The Crittenden Compromise (December 18, 1860) was an unsuccessful proposal by Kentucky Senator John J. Crittenden to resolve the U.S. secession crisis of 1860–1861 by addressing the concerns that led the states in the Lower South of the United States to contemplate secession. ... Henry Dilworth Gilpin (April 14, 1801–January 29, 1860) was an American lawyer and statesman of American Quaker extraction who served as Attorney General of the United States. ... Alberto Gonzales, current Attorney General of the United States The United States Attorney General is the head of the United States Department of Justice concerned with legal affairs and is the chief law enforcement officer of the United States government. ... Hugh Swinton Legaré (January 2, 1797–June 20, 1843) was an American lawyer and politician. ... Reverdy Johnson (May 21, 1796–February 10, 1876) was an American statesman and jurist. ... Alberto Gonzales, current Attorney General of the United States The United States Attorney General is the head of the United States Department of Justice concerned with legal affairs and is the chief law enforcement officer of the United States government. ... Caleb Cushing (January 17, 1800–January 2, 1879) was an American statesman and diplomat who served as a U.S. Congressman from Massachusetts and Attorney General under President Franklin Pierce. ... William Owsley (1782 – December 1862) was an American politician and jurist. ... This is a list of Governors of Kentucky: See also Kentucky Categories: Lists of United States governors | Governors of Kentucky ... John LaRue Helm John LaRue Helm (1802-1867) John LaRue Helm (July 4, 1802–September 8, 1867) was one of the most illustrious sons of Elizabethtown and Hardin County. ... Alberto Gonzales, current Attorney General of the United States The United States Attorney General is the head of the United States Department of Justice concerned with legal affairs and is the chief law enforcement officer of the United States government. ... Seal of the United States Department of Justice. ... [[Image: Edmund Jennings Randolph aka evan(August 10, 1753 – September 12, 1813) was an American attorney, Governor of Virginia, Secretary of State, and the first United States Attorney General. ... William Bradford (September 14, 1755–August 23, 1795) was a lawyer and judge from Philadelphia, Pennsylvania and the second United States Attorney General in 1794-1795. ... Charles Lee (1758 - June 24, 1815) was United States Attorney General from 1795 _ 1801. ... Levi Lincoln, Sr. ... Robert Smith (November 3, 1757–November 26, 1842) was the second United States Secretary of the Navy from 1801 to 1809 and the sixth United States Secretary of State from 1809 to 1811. ... John Breckinridge served many positions in government throughout his life. ... Caesar Augustus Rodney (January 4, 1772 _ June 10, 1824) was the United States Attorney General from 1807 to 1811, a U.S. Senator from Delaware from 1822 to 1823, and the U.S. Minister to Argentina from 1823 until his death in Buenos Aires in 1824. ... William Pinkney William Pinkney (March 17, 1764–February 25, 1822) was an American statesman and diplomat, and the seventh U.S. Attorney General. ... Richard Rush Richard Rush (August 29, 1780–July 30, 1859) was born in Philadelphia, Pennsylvania. ... William Wirt (November 8, 1772–February 18, 1834) was a U.S. statesman and is credited with turning the position of United States Attorney General into one of influence. ... John MacPherson Berrien (August 23, 1781–January 1, 1856) of Georgia was a United States Senator and Andrew Jacksons Attorney General. ... Roger Brooke Taney (TAW-nee) (March 17, 1777 – October 12, 1864) was the fifth Chief Justice of the United States from 1836 until his death in 1864. ... Benjamin Franklin Butler (December 17, 1795–November 8, 1858) was a lawyer, legislator and Attorney General of the United States. ... Felix Grundy (September 11, 1777–December 19, 1840) was a U.S. Congressman and U.S. Senator from Tennessee who also served as the 13th Attorney General of the United States. ... Henry Dilworth Gilpin (April 14, 1801–January 29, 1860) was an American lawyer and statesman of American Quaker extraction who served as Attorney General of the United States. ... Hugh Swinton Legaré (January 2, 1797–June 20, 1843) was an American lawyer and politician. ... John Nelson (1794 - 1860) was a U.S. lawyer. ... John Young Mason (April 18, 1799–October 3, 1859) was an American politician and diplomat. ... Nathan Clifford (August 18, 1803–July 25, 1881) was an American statesman, diplomat and jurist. ... Isaac Toucey (November 15, 1792–July 30, 1869) was an American statesman who served as a U.S. Senator, Secretary of the Navy, Attorney General of the United States and Governor of Connecticut. ... Reverdy Johnson (May 21, 1796–February 10, 1876) was an American statesman and jurist. ... Caleb Cushing (January 17, 1800–January 2, 1879) was an American statesman and diplomat who served as a U.S. Congressman from Massachusetts and Attorney General under President Franklin Pierce. ... Jeremiah Sullivan Black (January 10, 1810–August 19, 1883) was an American statesman and lawyer. ... Edwin M. Stanton Edwin McMasters Stanton (December 19, 1814 – December 24, 1869), was an American lawyer, politician and Secretary of War through most of the American Civil War and in the Reconstruction era. ... James Speed (March 11, 1812–June 25, 1887) was a American lawyer, politician and professor. ... Henry Stanberry (February 20, 1803–June 26, 1881) was an American lawyer and Presidential Cabinet member. ... Photograph of U.S. Secretary of State William M. Evarts William Maxwell Evarts (February 6, 1818–February 28, 1901) was an American lawyer and statesman. ... Ebenezer Rockwood Hoar (February 21, 1816–January 31, 1895) was an American politician. ... Amos Tappan Akerman (February 23, 1821 - December 21, 1880) served as United States Attorney General under President Ulysses S. Grant from 1870-1872. ... George Henry Williams (March 23, 1823–April 4, 1910) was an American judge and statesman. ... Edwards Pierrepont (March 4, 1817–March 6, 1892) was an American statesman, jurist and lawyer. ... Alphonso Taft (November 5, 1810–May 21, 1891) was the Attorney General and Secretary of War under President Ulysses S. Grant. ... Charles Devens (April 4, 1820–January 7, 1891) was an American lawyer, jurist and statesman. ... Isaac Wayne MacVeagh (April 19, 1833–January 11, 1917) was an American politician and diplomat. ... Benjamin Harris Brewster (October 13, 1816–April 4, 1888) was an American attorney and Cabinet secretary. ... Augustus Hill Garland (June 11, 1832 - January 26, 1899) was an Attorney General of the United States, Democratic United States Senator, Confederate States Senator, Confederate States Representative, and Governor of the State of Arkansas. ... William Henry Harrison Miller (September 6, 1840&ndsah;May 25, 1917) was an American lawyer and Attorney General of the United States. ... Richard Olney (September 15, 1835–April 8, 1917) was an American statesman. ... Judson Harmon (February 3, 1846 - February 22, 1927) was a Democratic politician from Ohio. ... Joseph McKenna (August 10, 1843–November 21, 1926) was an American politician who served in all three branches of the U.S. federal government, as a member of the U.S. House of Representatives, as U.S. Attorney General and as an Associate Justice of the Supreme Court. ... John William Griggs (July 10, 1849–November 28, 1927) was an American politician. ... Philander C. Knox Philander Chase Knox (May 6, 1853–October 12, 1921) was an American lawyer and politician who served as Attorney General and U.S. Senator and was Secretary of State from 1909-1913. ... Categories: People stubs | U.S. Supreme Court justices | U.S. Attorneys General | U.S. Secretaries of the Navy | Members of the U.S. House of Representatives | American lawyers | 1853 births | 1917 deaths ... Charles Joseph Bonaparte (June 9, 1851–June 28, 1921) was a grandson of Jérôme Bonaparte (the youngest brother of the French emperor Napoleon I), and a member of the United States Cabinet. ... George Woodward Wickersham (September 19, 1858–January 26, 1936) was an American lawyer and Presidential Cabinet Secretary. ... Justice McReynolds, c. ... Thomas Watt Gregory (November 6, 1861–February 26, 1933) was an American attorney and Cabinet Secretary. ... Alexander Mitchell Palmer (May 4, 1872 - May 11, 1936) was an American lawyer and politician. ... Harry Micajah Daugherty (January 26, 1860–October 12, 1941) (daw-GER-tee) was an American politician. ... Harlan Fiske Stone (October 11, 1872 – April 22, 1946) was an American lawyer and jurist who served as the dean of Columbia Law School, Attorney General of the United States, Associate Justice of the U.S. Supreme Court and later Chief Justice of the United States. ... John Garibaldi Sargent (October 13, 1860–March 5, 1939) was an American lawyer and statesman. ... William DeWitt Mitchell (September 9, 1874–August 24, 1955) was U.S. Attorney General for the entirety of Herbert Hoovers Presidency. ... Homer Stille Cummings (1870 - 1956) was a U.S. political figure. ... William Francis Murphy culminated his political career as a United States Supreme Court Associate Justice. ... Justice Jackson Robert Houghwout Jackson (February 13, 1892 – October 9, 1954) was United States Attorney General (1940 - 1941) and an Associate Justice of the United States Supreme Court (1941 - 1954). ... The Nuremberg judges, left to right: John Parker, Francis Biddle, Alexander Volchkov, Iona Nikitchenko, Geoffrey Lawrence, Norman Birkett Francis Beverley Biddle (May 9, 1886–October 4, 1968) was an American lawyer and judge who is most famous as the primary American judge during the Nuremberg trials after World War II... Tom Campbell Clark (September 23, 1899 in Dallas, Texas –June 13, 1977) was United States Attorney General from 1945-1949 and an Associate Justice of the Supreme Court of the United States (1949-1967). ... McGrath (middle left) with Theodore Francis Green (right) and Harry S. Truman (far right). ... James Patrick McGranery (July 8, 1895–December 23, 1962) was an American lawyer and politician. ... Herbert Brownell, Jr. ... William Pierce Rogers (June 23, 1913 – January 2, 2001) was an American politician, who served as a Cabinet officer in the administrations of two U.S. Presidents in the third quarter of the 20th century. ... For the New Zealand cricketer, see Robert Kennedy (cricketer). ... Nicholas deBelleville Katzenbach (born January 17, 1922) was a American lawyer and United States Attorney General. ... Attorney General Clark & President Lyndon B. Johnson. ... Mitchell (far left) meeting with Nixon, J. Edgar Hoover and John Ehrlichman on May 26, 1971. ... Richard Gordon Kleindienst (August 5, 1923–February 3, 2000) was an American lawyer and politician. ... Elliot Lee Richardson Elliot Lee Richardson (July 20, 1920 – December 31, 1999) was an American lawyer and politician who was a member of the cabinet of President Richard Nixon, but he managed to avoid being tainted by the Watergate Scandal. ... William Bart Saxbe (born June 24, 1916) was an American politician of the Republican Party, who served as a U.S. Senator from Ohio and as U.S. Attorney General under Presidents Richard Nixon and Gerald R. Ford. ... Edward H. Levi Edward Hirsch Levi (June 26, 1911–March 7, 2000) was an American academic leader, scholar and statesman. ... Griffin Boyette Bell (born October 31, 1918) is an American lawyer and former Presidential Cabinet member. ... Benjamin Richard Civiletti (born July 17, 1935) served as the United States Attorney General during the Carter administration, from 1979 to 1981. ... William French Smith (August 26, 1917–October 29, 1990) was an American lawyer and the 74th Attorney General of the United States. ... Edwin Meese III Edwin Ed Meese III (born December 2, 1931 in Oakland, California) served as the seventy-fifth Attorney General of the United States (1985-1988). ... Categories: People stubs | 1932 births | U.S. Attorneys General | Governors of Pennsylvania ... William P. Barr William Pelham Barr (born May 23, 1950) is an American attorney who served as the 77th Attorney General of the United States. ... Janet Reno (born July 21, 1938) was the 78th Attorney General of the United States (1993–2001), and was the first (and, so far, only) woman to hold that post. ... John David Ashcroft (born May 9, 1942) was the 79th Attorney General of the United States. ... Alberto R. Gonzales (born August 4, 1955 in San Antonio, Texas, USA) is the current Attorney General of the United States, becoming the first Hispanic to serve in the position. ...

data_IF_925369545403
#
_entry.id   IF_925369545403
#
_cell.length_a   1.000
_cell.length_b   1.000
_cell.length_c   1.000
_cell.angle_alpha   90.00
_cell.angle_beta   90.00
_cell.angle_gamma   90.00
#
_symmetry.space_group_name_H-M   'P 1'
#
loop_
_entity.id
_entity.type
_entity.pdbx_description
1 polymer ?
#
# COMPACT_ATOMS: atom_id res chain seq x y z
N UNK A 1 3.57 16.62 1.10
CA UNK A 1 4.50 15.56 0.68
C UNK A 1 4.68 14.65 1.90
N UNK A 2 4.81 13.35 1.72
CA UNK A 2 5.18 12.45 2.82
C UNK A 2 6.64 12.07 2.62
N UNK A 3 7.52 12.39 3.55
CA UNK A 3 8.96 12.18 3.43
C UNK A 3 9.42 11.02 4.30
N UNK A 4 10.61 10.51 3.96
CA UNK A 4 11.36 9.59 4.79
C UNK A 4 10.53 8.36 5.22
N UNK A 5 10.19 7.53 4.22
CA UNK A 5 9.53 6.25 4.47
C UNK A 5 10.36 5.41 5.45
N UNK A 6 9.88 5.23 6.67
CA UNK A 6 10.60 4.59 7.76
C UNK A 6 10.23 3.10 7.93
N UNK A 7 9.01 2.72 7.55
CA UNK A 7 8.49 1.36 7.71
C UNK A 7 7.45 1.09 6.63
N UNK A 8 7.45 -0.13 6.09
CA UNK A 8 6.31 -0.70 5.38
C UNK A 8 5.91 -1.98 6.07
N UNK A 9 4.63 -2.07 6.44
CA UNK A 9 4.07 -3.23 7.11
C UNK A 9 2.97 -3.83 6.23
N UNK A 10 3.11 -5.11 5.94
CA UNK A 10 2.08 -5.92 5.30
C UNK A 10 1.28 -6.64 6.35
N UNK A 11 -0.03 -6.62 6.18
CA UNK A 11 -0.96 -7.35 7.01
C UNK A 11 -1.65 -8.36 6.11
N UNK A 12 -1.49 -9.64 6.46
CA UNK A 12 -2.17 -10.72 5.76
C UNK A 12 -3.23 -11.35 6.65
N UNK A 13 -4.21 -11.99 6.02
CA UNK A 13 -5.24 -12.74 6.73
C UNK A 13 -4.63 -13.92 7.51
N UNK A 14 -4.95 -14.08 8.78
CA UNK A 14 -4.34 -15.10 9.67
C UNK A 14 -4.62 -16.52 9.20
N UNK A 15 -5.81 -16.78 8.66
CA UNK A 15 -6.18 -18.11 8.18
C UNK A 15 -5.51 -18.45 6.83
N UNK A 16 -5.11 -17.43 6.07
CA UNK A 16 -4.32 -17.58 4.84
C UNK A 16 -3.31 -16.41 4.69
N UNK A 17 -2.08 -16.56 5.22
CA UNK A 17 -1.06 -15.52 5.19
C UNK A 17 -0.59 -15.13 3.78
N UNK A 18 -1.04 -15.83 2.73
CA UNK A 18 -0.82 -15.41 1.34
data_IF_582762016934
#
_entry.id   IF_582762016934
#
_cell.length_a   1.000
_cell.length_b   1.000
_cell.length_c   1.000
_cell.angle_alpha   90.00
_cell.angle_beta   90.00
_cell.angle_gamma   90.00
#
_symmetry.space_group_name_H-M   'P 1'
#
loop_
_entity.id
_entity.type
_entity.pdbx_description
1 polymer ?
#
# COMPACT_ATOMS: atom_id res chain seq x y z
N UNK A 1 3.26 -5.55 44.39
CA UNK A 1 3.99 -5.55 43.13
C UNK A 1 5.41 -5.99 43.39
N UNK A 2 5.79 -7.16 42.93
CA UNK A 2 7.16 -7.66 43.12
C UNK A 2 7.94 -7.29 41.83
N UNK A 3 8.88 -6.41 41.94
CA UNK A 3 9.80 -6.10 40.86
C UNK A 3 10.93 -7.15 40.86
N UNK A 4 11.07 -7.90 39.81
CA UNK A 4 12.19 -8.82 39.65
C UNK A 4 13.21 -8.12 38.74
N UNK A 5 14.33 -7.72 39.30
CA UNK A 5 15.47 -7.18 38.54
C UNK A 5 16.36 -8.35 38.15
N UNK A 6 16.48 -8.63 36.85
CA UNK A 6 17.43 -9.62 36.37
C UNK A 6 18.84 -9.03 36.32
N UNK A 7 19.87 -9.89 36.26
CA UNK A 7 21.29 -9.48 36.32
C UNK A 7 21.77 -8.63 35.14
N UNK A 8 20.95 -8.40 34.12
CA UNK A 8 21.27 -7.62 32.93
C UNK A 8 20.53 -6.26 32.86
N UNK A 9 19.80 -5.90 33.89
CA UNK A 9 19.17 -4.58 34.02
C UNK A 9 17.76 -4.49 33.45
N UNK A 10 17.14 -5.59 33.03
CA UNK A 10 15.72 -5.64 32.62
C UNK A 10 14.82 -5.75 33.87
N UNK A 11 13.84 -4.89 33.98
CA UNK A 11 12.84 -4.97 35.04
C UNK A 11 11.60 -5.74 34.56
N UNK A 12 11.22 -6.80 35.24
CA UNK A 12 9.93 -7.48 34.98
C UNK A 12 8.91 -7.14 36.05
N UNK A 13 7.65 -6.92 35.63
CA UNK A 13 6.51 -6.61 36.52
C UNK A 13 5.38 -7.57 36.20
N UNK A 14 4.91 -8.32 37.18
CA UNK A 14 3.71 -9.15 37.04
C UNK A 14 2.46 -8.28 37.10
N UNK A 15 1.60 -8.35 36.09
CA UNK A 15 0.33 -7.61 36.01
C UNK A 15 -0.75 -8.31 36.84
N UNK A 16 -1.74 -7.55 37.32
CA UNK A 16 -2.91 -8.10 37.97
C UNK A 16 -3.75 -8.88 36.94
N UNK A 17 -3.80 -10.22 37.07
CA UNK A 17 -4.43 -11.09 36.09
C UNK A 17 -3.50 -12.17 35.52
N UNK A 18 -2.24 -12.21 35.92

Governors of Kentucky